Not your typical Hawaiian gift shop: New owner brings seven generations’ knowledge to The Fine Hawaiian Gift Gallery

  • A three-strand pikake momi Niihau shell necklace is the rarest item sold at the shop. Made by an artist’s grandmother 40 years ago, it sells for $8,500. (GEORGE FULLER/SPECIAL TO WEST HAWAII TODAY)

  • The store specializes in products made from koa, everything from hair barrettes to jewelry to kitchen supplies. (GEORGE FULLER/SPECIAL TO WEST HAWAII TODAY)

  • Shop owner Joeliene Schutte celebrates the December re-opening of The Fine Hawaiian Gift Gallery with sales associate April Ansayday and her daughter, Kanoe Schutte, the store manager. (COURTESY PHOTO/SUSAN CHOUINARD)

KOHALA COAST — Seven generations of island roots, cultural connections and aloha have transformed a long-time retail space in The Shops at Mauna Lani into an experience that’s much more than simply lovely gifts and treasures.

To celebrate a family heritage that bridges Hawaii’s multicultural diversity, Waimea resident Joeliene Schutte and her husband, Guy, held a grand re-opening of The Fine Hawaiian Gift Gallery in December that has been in the works for many years — in fact, seven generations. That’s how far back the Schutte-Kaiawe-Kaleohano family traces its roots on this island, and these ties and knowledge inspired “re-invention” of the gift gallery over recent months.

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This is not a typical Hawaiian gift shop, evident from the moment you walk in the door. To begin with, Schutte wears her heart for all things Hawaii and Hawaiian on her sleeve. She and her staff — and daughter, Kanoe, who is the store manager — are quick to welcome customers and eager to share Hawaii’s stories.

Their “business plan” is to create an experience for customers that reveals more than just pretty treasures, clothing, jewelry, soaps, art and functional objects. Most often it’s an opportunity to learn about deeper layers of meaning — of the kaona — of Hawaii. It’s also about quality and affordability – items that are well crafted yet reasonably priced.

With 90 percent of the store’s inventory made in Hawaii and the remainder Hawaii-inspired, the shop is eclectic. There are exquisite kahelelani shell necklaces and earrings that inevitably lead to conversations about the still very private Hawaiian island of Niihau, almost the only place on earth these tiny shells are still found.

Hanging nearby are a collection of beautifully sewn carry-alls, including a clever new “manapua bag” — designed specifically an interisland carry-on to transport the local version of Chinese steamed buns filled with seasoned pork. Sharing favorite local foods with family and friends is a custom, and finding something so practical makes it an “insider’s gift.”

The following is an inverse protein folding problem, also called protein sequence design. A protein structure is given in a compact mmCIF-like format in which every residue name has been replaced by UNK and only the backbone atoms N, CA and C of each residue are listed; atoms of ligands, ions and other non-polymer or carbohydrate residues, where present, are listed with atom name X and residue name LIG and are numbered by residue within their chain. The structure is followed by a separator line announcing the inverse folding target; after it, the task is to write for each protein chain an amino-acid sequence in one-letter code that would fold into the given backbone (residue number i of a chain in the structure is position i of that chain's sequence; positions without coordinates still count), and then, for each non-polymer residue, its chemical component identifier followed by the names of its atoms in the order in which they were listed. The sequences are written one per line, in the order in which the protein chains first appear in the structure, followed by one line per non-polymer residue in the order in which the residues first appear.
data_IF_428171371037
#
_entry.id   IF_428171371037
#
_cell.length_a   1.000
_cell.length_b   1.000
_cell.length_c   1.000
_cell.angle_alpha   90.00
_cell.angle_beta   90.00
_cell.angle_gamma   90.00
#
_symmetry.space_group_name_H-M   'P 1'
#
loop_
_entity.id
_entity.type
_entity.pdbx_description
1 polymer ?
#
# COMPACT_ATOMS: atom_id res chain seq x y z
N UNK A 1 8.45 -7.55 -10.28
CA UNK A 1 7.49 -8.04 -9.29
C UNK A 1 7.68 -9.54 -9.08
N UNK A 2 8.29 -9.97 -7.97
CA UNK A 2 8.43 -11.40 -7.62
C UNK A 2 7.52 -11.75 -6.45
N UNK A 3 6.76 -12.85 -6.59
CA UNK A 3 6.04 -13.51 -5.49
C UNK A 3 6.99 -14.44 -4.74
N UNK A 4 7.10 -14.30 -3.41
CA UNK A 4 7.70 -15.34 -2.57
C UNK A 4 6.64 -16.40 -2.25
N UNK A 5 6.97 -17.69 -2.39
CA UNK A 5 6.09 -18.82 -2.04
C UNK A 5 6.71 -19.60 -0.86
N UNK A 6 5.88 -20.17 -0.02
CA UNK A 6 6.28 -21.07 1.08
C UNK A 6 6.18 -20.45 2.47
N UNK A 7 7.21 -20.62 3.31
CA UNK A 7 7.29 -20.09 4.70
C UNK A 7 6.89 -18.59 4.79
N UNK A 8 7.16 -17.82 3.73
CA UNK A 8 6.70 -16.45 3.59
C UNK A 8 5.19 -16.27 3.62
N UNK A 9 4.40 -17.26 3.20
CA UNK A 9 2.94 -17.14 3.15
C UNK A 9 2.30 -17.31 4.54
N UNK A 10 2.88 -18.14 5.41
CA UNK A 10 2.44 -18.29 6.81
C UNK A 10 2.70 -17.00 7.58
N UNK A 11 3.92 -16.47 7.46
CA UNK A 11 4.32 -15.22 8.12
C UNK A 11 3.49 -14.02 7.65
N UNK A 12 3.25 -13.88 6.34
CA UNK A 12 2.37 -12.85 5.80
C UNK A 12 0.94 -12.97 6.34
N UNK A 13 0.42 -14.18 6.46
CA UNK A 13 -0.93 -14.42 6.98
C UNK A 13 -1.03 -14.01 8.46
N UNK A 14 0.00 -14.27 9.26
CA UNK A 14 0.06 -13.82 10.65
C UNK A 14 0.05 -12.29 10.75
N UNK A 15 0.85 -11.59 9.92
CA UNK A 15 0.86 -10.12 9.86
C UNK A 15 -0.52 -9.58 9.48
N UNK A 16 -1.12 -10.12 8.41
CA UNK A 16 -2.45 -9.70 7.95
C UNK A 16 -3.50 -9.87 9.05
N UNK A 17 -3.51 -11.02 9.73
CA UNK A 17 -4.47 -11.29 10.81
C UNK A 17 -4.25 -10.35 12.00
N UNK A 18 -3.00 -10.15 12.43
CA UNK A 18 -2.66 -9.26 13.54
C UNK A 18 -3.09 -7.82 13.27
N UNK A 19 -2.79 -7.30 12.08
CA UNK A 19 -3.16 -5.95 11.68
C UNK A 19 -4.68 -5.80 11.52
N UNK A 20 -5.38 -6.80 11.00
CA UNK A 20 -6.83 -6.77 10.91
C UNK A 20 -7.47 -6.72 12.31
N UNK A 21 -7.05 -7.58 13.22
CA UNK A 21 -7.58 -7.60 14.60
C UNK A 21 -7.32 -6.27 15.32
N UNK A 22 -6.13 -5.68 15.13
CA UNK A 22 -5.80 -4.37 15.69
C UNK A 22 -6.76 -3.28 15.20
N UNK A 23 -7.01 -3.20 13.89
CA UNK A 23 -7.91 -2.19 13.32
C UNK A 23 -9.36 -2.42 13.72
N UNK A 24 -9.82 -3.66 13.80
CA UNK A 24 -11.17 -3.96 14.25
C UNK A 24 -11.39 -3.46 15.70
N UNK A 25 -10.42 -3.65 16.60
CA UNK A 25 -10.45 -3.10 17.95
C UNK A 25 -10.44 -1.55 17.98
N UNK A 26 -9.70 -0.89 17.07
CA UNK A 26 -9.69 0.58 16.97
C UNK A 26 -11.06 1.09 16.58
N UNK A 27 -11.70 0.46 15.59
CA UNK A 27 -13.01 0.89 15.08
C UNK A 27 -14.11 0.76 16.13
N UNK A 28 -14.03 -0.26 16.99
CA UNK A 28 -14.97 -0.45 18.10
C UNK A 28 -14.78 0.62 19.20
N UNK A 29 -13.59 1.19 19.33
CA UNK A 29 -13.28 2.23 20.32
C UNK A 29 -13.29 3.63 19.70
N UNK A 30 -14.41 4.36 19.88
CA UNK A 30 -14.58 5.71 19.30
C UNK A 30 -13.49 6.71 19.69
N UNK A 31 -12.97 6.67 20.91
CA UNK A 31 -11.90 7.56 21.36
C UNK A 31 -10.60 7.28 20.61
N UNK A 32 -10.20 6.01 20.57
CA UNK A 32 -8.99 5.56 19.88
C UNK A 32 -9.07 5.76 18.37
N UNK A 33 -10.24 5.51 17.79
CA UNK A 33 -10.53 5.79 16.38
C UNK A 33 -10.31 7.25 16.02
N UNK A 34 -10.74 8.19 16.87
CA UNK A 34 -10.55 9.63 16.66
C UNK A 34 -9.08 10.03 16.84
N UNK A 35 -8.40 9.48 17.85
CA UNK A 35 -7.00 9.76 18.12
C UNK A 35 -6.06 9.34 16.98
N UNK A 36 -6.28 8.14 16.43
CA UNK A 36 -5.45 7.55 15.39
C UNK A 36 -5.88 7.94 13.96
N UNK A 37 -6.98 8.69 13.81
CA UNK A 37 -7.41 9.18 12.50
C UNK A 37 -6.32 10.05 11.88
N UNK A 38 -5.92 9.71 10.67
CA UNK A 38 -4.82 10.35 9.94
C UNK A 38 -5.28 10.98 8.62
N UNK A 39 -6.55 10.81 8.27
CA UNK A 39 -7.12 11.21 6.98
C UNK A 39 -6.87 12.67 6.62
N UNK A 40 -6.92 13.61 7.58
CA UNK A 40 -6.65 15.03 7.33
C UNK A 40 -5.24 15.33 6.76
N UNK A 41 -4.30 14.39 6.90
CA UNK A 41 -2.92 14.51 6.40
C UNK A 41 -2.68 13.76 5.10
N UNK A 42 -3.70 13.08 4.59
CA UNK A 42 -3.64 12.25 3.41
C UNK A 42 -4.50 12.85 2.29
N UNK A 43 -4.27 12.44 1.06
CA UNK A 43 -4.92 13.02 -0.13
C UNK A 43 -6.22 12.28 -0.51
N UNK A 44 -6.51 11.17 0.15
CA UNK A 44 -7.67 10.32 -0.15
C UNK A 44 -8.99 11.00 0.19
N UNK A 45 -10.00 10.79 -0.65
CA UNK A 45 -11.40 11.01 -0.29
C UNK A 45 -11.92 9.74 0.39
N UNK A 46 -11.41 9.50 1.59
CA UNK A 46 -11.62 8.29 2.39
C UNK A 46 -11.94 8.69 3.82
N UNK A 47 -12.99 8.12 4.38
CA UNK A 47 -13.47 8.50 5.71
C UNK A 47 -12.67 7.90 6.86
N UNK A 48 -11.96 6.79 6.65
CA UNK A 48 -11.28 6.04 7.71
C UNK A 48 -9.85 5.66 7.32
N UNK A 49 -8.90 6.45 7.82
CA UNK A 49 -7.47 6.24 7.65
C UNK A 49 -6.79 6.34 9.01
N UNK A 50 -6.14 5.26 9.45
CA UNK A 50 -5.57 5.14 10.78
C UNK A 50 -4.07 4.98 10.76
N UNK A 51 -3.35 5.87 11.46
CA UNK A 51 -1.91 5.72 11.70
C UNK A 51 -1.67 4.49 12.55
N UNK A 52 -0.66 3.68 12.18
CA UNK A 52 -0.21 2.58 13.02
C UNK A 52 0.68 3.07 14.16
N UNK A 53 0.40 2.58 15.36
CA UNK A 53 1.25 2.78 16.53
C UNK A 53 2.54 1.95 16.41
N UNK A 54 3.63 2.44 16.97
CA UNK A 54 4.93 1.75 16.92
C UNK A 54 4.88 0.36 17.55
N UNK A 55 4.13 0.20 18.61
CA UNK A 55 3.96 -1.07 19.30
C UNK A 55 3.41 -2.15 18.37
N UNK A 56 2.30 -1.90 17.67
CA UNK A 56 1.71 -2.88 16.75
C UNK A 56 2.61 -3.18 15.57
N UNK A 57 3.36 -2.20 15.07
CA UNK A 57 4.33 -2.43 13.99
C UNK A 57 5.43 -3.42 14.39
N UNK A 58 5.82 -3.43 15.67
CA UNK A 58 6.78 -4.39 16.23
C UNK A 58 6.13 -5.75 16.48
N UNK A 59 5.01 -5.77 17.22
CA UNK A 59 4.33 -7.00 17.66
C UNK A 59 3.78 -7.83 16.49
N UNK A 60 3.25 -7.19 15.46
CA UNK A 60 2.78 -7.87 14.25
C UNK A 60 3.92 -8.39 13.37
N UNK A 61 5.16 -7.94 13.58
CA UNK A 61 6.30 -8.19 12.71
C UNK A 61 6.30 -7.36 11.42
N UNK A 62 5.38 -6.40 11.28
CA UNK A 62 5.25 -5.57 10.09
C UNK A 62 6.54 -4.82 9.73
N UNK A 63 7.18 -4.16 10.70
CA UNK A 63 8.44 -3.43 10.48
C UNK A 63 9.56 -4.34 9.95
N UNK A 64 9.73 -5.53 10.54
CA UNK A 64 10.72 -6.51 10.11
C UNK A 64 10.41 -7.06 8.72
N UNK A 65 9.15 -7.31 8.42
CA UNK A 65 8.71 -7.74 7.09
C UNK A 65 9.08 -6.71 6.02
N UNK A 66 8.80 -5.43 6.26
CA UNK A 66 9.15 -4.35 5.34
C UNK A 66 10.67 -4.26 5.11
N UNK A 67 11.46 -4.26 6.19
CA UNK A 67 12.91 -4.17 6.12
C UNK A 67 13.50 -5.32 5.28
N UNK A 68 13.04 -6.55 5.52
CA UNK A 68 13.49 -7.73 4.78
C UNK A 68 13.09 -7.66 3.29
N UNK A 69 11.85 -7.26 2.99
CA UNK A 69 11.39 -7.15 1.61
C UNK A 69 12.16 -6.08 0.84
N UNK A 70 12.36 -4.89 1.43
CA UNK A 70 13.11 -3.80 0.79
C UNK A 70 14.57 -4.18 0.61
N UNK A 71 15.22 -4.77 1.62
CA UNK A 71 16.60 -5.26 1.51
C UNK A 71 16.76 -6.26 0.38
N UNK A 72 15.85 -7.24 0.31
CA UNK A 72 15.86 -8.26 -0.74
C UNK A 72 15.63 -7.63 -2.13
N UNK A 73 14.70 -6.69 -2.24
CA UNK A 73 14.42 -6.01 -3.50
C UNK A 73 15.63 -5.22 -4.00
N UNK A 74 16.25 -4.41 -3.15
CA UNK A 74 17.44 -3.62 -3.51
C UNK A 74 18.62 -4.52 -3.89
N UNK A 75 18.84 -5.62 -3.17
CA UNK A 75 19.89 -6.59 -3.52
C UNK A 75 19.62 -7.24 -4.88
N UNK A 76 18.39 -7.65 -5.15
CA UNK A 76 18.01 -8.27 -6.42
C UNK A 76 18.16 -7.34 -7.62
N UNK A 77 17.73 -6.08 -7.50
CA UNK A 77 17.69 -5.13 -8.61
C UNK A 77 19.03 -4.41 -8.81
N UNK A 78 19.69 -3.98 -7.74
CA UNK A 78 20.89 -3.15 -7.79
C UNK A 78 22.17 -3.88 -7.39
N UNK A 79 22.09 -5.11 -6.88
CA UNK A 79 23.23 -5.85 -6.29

But Schutte and her staff are quick to explain the nuances, such as why turtles and whales are so significant culturally, as well as the more obvious affection most people have for them. The stories shared are often as much about the artist or crafter who created them — what inspires them, the rigor required and precautions taken.

“We’re here for the long haul — born here, raised here, not going anywhere and we want to provide customers with a memorable experience with a touch of aloha,” Schutte said. “We don’t have to make a killing on every item we sell. We offer a wide range of items and prices to try to have something that suits a wide array of people, ages and needs.”

For those familiar with the shop in its former life, it still includes Hawaii’s first and only 4D theatre with a 19-foot screen and synchronized full-range motion seats, surround sound and in-theater 4D effects — blown air and water spray — for a multi-sensory experience. It has a wide array of rides that run from 5-12 minutes, ranging from a ride on a traditional 4-man Hawaiian outrigger canoe to an ocean adventure swimming with whales, honu, sharks and naia (dolphins). There are also rides that take guests on a safari, through a haunted forest and on an ice sled in Antarctica in search of penguins.

The blending of a very Hawaiian gift gallery with a 4D theatre has its advantages: it provides something for all ages, often keeping keiki occupied while the adults shop and enjoy talking story with sales staff.

Taking over ownership of The Fine Hawaiian Gift Gallery wasn’t really “the grand plan” for Schutte, but as a hard-working young mother of three she has seen a need and filled it over and over. She ran a licensed in-home childcare service for 16 years, sewed children’s clothing, wedding gowns and prom dresses as a business, and ran a catering service specializing in extravagant exhibits of fresh fruits.

Schutte’s knowledge of island crafts and traditions reaches back to her childhood, growing up in South Kona where she spent many long hours at her great uncle’s popular retail shop — Joe’s Village Flowers and Gifts — in Kainaliu. There, she learned about closing her eyes and running her fingers across koa platters and umeke (bowls). To this day, it’s her fingers that judge the quality of the finished work as much as her eyes.

The time Schutte spent in his shop also taught her a lot about making customers feel welcome and excited about what they were seeing and experiencing. Now, decades later, she’s practicing what she learned from her grandmother and extended family.

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The shop is a family affair, from shared ownership with Guy, known as a busy Waimea rancher, and their two older daughters, Kanoe and Nasaiya.

The Fine Hawaiian Gift Gallery is open 10 a.m.-9 p.m. daily. Info: Go to www.FineHawaiian.com or call 885-8800.